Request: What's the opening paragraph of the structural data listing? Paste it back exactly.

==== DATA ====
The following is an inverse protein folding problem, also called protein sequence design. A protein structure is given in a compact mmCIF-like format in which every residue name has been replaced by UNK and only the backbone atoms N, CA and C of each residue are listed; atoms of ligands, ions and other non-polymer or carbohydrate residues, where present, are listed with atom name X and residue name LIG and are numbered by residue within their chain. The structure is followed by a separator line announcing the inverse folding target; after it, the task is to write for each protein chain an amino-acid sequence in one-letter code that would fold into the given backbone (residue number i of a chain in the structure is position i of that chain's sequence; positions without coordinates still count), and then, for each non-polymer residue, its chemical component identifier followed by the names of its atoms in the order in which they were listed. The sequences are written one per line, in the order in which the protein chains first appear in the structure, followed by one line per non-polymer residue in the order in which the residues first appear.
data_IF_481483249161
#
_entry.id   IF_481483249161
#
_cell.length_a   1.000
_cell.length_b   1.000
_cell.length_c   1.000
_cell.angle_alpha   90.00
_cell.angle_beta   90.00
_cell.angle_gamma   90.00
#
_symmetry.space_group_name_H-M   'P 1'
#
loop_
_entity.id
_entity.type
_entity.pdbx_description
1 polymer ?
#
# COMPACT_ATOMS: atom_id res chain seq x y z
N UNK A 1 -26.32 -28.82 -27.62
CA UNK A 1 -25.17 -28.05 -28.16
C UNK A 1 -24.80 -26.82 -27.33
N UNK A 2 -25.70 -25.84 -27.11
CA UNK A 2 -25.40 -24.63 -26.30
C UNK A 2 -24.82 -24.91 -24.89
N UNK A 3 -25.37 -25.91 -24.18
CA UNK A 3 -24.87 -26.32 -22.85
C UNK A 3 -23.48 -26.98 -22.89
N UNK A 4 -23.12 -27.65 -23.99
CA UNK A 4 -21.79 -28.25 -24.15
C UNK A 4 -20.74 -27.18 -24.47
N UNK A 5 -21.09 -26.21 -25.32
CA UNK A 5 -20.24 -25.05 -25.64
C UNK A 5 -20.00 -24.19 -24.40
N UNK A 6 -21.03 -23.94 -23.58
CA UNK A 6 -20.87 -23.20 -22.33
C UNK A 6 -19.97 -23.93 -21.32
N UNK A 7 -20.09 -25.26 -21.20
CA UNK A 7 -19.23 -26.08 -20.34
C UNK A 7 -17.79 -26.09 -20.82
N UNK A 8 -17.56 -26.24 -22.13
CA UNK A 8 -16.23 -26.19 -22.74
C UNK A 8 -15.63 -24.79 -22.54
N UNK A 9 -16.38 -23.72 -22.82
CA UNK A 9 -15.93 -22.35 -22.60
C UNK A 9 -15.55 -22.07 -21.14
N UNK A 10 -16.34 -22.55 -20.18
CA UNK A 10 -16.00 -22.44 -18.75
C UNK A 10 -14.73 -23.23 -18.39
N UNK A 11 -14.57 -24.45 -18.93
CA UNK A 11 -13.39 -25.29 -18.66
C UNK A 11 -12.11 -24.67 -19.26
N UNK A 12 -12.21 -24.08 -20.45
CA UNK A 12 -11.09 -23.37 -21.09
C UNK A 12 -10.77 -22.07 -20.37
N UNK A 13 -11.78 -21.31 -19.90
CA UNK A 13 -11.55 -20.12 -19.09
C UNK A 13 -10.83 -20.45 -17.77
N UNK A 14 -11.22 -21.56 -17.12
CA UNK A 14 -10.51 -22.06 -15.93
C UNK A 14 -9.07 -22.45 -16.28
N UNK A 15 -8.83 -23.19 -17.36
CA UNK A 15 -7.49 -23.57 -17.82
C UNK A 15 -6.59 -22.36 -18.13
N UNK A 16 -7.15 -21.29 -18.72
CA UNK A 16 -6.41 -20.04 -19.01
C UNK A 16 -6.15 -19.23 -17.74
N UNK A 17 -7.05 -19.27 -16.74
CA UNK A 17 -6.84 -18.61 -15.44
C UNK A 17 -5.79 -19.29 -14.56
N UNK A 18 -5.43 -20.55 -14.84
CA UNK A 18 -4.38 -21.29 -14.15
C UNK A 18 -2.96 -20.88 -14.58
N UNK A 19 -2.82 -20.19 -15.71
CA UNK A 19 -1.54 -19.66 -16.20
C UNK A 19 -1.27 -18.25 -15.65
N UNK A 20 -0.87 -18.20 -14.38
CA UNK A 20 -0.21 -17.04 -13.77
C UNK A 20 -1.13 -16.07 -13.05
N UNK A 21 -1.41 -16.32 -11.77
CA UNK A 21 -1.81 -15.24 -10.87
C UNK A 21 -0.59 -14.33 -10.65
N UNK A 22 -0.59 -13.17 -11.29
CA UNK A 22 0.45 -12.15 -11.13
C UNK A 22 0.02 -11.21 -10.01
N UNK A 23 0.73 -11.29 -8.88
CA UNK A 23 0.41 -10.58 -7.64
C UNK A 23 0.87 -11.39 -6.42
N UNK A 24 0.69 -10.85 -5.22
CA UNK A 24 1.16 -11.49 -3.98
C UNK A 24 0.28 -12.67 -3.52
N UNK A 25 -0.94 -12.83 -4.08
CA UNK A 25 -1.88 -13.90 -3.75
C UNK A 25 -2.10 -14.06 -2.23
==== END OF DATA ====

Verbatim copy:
The following is an inverse protein folding problem, also called protein sequence design. A protein structure is given in a compact mmCIF-like format in which every residue name has been replaced by UNK and only the backbone atoms N, CA and C of each residue are listed; atoms of ligands, ions and other non-polymer or carbohydrate residues, where present, are listed with atom name X and residue name LIG and are numbered by residue within their chain. The structure is followed by a separator line announcing the inverse folding target; after it, the task is to write for each protein chain an amino-acid sequence in one-letter code that would fold into the given backbone (residue number i of a chain in the structure is position i of that chain's sequence; positions without coordinates still count), and then, for each non-polymer residue, its chemical component identifier followed by the names of its atoms in the order in which they were listed. The sequences are written one per line, in the order in which the protein chains first appear in the structure, followed by one line per non-polymer residue in the order in which the residues first appear.